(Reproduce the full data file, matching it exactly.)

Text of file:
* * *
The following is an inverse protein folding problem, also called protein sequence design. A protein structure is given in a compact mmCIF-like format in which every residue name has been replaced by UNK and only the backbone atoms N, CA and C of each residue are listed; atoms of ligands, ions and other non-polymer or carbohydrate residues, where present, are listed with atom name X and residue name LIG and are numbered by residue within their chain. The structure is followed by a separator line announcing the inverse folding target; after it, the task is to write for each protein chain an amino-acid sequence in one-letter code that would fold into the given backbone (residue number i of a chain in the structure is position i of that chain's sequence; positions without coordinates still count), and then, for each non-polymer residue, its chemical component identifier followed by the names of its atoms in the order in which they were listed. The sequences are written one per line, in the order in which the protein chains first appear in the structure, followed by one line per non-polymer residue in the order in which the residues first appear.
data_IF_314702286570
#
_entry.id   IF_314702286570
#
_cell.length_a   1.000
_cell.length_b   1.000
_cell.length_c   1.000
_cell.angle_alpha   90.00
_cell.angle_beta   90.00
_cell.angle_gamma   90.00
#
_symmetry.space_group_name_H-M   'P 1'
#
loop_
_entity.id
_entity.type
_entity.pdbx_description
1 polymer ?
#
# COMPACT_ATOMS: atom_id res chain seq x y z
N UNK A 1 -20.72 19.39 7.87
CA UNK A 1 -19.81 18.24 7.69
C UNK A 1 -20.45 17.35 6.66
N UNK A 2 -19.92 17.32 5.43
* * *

The following is an inverse protein folding problem, also called protein sequence design. A protein structure is given in a compact mmCIF-like format in which every residue name has been replaced by UNK and only the backbone atoms N, CA and C of each residue are listed; atoms of ligands, ions and other non-polymer or carbohydrate residues, where present, are listed with atom name X and residue name LIG and are numbered by residue within their chain. The structure is followed by a separator line announcing the inverse folding target; after it, the task is to write for each protein chain an amino-acid sequence in one-letter code that would fold into the given backbone (residue number i of a chain in the structure is position i of that chain's sequence; positions without coordinates still count), and then, for each non-polymer residue, its chemical component identifier followed by the names of its atoms in the order in which they were listed. The sequences are written one per line, in the order in which the protein chains first appear in the structure, followed by one line per non-polymer residue in the order in which the residues first appear.
data_IF_314702286570
#
_entry.id   IF_314702286570
#
_cell.length_a   1.000
_cell.length_b   1.000
_cell.length_c   1.000
_cell.angle_alpha   90.00
_cell.angle_beta   90.00
_cell.angle_gamma   90.00
#
_symmetry.space_group_name_H-M   'P 1'
#
loop_
_entity.id
_entity.type
_entity.pdbx_description
1 polymer ?
#
# COMPACT_ATOMS: atom_id res chain seq x y z
N UNK A 1 -20.72 19.39 7.87
CA UNK A 1 -19.81 18.24 7.69
C UNK A 1 -20.45 17.35 6.66
N UNK A 2 -19.92 17.32 5.43